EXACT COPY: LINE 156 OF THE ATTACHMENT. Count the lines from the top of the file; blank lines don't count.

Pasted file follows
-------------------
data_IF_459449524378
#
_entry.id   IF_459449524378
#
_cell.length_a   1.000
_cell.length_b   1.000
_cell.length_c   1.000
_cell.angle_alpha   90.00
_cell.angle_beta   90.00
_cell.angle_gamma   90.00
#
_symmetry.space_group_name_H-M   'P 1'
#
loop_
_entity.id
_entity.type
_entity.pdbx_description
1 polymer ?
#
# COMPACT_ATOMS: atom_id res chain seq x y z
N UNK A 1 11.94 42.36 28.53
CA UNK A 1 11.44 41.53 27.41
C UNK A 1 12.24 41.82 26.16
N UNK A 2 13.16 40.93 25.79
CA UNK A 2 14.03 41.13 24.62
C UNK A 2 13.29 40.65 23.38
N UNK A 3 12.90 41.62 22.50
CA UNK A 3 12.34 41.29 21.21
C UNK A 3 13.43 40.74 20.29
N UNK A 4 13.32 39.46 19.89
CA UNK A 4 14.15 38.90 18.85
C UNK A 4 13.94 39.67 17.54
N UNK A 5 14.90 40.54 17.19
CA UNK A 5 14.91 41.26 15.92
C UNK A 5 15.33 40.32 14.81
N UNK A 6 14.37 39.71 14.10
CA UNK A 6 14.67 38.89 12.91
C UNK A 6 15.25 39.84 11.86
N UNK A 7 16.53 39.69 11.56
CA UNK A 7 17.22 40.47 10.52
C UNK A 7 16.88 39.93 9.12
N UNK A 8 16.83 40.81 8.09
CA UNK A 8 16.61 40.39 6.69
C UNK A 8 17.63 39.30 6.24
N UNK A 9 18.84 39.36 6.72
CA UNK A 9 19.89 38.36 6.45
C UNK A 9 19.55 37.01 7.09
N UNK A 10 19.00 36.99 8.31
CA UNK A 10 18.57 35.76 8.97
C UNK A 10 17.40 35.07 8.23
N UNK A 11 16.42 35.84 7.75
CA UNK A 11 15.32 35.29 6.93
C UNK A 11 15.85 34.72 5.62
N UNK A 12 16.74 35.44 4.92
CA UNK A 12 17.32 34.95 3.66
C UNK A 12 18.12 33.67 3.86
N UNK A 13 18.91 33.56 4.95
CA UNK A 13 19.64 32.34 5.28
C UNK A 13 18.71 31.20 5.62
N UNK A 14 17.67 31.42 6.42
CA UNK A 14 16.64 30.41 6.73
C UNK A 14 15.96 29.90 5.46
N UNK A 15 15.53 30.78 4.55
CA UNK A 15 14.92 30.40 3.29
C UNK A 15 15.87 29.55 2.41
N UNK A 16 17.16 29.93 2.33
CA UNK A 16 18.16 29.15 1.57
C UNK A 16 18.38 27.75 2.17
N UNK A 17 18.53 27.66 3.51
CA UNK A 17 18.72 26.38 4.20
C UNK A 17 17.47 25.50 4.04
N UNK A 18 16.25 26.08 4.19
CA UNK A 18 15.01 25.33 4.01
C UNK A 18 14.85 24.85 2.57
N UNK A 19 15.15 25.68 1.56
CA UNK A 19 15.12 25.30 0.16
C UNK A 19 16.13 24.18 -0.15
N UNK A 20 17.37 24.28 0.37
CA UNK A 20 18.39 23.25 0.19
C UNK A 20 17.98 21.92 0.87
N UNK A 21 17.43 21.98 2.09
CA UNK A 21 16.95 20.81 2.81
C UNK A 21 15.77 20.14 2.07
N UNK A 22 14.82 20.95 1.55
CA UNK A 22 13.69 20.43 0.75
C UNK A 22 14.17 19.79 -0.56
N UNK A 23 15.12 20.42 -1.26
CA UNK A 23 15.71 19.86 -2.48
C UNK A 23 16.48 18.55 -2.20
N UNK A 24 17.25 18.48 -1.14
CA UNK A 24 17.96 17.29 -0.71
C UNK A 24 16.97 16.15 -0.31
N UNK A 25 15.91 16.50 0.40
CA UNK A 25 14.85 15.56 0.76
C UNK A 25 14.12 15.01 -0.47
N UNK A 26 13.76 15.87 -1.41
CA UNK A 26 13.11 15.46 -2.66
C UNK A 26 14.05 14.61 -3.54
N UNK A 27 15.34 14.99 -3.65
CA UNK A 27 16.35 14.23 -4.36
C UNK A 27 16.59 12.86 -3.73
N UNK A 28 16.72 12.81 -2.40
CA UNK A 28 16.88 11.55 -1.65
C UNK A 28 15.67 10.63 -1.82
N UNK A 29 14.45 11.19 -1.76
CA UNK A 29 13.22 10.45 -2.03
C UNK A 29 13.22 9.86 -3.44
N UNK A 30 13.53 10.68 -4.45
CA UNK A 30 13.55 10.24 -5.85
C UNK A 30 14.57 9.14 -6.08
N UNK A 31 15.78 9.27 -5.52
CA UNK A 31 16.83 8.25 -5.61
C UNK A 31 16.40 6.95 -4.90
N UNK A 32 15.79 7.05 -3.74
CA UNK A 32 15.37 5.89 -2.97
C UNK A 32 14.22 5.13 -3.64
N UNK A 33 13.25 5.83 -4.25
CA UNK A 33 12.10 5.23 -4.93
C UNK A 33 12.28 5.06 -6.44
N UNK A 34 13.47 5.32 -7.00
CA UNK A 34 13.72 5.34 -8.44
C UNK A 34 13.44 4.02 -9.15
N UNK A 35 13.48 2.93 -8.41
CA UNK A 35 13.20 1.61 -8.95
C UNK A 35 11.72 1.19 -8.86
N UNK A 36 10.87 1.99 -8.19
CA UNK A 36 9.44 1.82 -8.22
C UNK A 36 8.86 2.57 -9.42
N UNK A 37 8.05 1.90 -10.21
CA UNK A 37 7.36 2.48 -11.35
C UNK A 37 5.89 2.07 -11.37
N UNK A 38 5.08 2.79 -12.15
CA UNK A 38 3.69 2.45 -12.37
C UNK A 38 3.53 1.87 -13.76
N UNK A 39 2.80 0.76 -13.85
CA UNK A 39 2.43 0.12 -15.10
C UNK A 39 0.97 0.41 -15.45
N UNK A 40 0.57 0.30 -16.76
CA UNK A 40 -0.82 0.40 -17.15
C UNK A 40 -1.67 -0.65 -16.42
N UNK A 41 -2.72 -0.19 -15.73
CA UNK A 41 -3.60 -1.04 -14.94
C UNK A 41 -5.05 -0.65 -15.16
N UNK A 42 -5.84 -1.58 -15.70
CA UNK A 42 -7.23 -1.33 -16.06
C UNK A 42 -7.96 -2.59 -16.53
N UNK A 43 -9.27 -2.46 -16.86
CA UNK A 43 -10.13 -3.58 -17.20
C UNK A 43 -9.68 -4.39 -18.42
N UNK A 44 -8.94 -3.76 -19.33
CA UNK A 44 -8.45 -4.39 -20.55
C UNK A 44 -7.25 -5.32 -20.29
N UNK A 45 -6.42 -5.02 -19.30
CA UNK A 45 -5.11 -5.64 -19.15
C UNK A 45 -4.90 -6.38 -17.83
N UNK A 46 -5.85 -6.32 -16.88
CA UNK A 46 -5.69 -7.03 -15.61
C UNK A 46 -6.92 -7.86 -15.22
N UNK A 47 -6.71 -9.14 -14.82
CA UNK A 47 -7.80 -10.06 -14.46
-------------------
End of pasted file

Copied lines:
N UNK A 46 -5.85 -6.32 -16.88